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FAI get €463k boost from FIFA as Keane hits out at 'impostor' players

 

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Roy Keane. Photo: Stephen McCarthy/Sportsfile

Roy Keane. Photo: Stephen McCarthy/Sportsfile

SPORTSFILE

Roy Keane. Photo: Stephen McCarthy/Sportsfile

The FAI have received an unexpected windfall of €463,000 after FIFA made a special advance payment available to all national associations to help them cope with the financial implications of the Covid-19 pandemic.

But on another roller-coaster day, Roy Keane took aim at members of Martin O'Neill's Ireland squad, labelling some of them "impostors to the game".

Already struggling with debts of at least €62 million and only surviving due to grant aid from UEFA and a €30m government package, the FAI have been hit hard by the financial effects of coronavirus, with senior staff members taking a pay cut.

Earlier this week, FAI interim CEO Gary Owens said it was vital for the association's financial health to be able to play autumn internationals - starting with the Nations League game at home to Finland in September - in front of a crowd as TV income, match-day revenue and sponsorship deals are crucial for the association. Interim deputy CEO Niall Quinn also said the FAI would look to FIFA for grant aid and the world football body announced a payment of $500,000 (€463,000) for all national associations.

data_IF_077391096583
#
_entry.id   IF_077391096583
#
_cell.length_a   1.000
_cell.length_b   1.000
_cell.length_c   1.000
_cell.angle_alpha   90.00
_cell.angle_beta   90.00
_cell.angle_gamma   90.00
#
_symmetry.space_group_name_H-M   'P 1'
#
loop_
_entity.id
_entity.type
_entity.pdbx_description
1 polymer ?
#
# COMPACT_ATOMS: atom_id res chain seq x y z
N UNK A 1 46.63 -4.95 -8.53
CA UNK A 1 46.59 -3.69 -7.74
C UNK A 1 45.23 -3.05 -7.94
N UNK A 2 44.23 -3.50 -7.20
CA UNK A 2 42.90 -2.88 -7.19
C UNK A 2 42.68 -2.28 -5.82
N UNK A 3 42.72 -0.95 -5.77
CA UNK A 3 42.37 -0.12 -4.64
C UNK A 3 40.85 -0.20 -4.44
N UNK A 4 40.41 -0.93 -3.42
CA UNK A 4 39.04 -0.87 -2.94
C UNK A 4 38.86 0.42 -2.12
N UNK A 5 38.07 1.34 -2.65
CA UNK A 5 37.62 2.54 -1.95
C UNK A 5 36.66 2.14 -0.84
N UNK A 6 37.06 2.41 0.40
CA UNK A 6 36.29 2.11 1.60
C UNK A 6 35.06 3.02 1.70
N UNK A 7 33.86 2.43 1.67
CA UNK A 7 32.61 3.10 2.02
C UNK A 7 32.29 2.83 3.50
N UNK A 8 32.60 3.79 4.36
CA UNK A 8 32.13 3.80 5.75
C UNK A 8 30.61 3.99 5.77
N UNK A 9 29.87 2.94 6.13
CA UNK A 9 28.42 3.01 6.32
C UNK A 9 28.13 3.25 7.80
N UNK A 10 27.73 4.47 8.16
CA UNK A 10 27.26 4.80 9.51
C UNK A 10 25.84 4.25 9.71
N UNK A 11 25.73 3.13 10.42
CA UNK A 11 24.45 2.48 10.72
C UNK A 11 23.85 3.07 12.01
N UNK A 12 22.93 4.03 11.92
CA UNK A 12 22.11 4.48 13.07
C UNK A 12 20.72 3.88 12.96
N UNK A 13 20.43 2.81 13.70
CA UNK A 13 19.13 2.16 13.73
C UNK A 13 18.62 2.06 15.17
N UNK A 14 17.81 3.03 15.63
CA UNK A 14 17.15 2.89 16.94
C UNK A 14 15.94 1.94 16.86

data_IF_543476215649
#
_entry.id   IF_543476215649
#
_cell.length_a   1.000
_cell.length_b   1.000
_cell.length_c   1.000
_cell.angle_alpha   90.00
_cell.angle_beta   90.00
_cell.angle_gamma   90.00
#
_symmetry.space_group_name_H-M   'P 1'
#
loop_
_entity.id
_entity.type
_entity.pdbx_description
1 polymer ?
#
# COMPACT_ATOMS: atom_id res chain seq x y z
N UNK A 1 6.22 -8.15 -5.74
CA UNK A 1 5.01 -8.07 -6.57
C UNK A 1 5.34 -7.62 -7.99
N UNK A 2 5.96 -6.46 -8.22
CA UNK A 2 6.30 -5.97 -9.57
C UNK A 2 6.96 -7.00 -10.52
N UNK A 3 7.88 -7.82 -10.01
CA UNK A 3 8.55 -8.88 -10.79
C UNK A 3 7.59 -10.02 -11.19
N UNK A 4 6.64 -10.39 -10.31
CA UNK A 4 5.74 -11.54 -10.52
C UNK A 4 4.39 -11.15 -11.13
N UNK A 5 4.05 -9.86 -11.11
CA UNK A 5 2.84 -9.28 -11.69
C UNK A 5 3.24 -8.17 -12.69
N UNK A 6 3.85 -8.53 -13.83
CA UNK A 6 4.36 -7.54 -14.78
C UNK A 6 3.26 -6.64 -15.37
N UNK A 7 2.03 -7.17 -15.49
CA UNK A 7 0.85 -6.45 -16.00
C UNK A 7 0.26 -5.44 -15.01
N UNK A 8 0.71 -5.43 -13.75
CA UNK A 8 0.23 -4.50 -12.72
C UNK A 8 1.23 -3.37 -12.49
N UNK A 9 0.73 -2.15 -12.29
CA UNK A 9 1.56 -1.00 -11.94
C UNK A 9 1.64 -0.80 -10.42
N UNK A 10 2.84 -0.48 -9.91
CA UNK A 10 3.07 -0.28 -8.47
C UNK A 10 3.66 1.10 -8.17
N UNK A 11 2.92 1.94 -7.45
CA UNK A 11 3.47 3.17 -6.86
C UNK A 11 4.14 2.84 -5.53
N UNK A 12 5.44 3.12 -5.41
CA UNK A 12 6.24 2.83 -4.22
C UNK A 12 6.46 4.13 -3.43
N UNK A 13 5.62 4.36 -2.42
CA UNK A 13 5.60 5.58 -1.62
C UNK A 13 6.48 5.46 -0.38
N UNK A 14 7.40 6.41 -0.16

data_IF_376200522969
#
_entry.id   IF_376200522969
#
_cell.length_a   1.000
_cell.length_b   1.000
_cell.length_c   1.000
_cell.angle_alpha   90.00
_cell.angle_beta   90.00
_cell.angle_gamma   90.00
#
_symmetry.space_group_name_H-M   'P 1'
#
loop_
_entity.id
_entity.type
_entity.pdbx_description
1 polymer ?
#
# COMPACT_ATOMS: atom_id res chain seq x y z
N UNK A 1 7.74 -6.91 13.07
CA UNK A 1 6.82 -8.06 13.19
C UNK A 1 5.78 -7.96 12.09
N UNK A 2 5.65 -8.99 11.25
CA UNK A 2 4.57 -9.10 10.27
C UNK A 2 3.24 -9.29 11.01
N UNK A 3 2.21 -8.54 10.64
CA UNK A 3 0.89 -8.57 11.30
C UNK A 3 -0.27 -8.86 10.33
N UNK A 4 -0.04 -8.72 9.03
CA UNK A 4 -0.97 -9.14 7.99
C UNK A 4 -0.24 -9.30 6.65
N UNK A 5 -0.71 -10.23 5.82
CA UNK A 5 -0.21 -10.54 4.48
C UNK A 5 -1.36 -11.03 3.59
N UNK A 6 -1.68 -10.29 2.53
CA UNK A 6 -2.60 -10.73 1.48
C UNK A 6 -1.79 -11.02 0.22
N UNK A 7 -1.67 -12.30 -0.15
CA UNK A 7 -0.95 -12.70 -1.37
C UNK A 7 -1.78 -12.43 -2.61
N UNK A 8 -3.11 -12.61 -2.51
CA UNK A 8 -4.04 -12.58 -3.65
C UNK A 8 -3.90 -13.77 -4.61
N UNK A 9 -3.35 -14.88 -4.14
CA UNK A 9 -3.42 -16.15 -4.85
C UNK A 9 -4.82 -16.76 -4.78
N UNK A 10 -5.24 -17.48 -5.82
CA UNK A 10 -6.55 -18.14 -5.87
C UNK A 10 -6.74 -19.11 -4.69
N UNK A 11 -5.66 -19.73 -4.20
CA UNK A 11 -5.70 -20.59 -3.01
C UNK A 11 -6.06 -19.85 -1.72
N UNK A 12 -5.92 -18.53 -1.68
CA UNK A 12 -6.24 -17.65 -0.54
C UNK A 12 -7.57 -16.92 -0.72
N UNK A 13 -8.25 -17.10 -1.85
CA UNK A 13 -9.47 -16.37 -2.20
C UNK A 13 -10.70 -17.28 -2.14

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"The pandemic has caused unprecedented challenges for the entire football community and, as the world governing body, it is FIFA's duty to be there and support the ones that are facing acute needs," FIFA president Gianni Infantino said.

Meanwhile, former Ireland assistant manager Keane has again vented his anger at the players who struggled under O'Neill.

"A lot of the modern players now that I worked with recently, and I am on about when I worked at Aston Villa for a while, with the Irish senior team, Nottingham Forest, there are a lot of players out there who are impostors. Impostors to the game, of being a professional footballer," Keane told Sky Sports.

"They talk about being professional but they are the opposite. You talk about good or bad players, I am on about them as people, as human beings, you are almost pandering to them, we're getting to the stage where we'll start praising players for putting their boots on, that's the stage we are getting to."

Irish Independent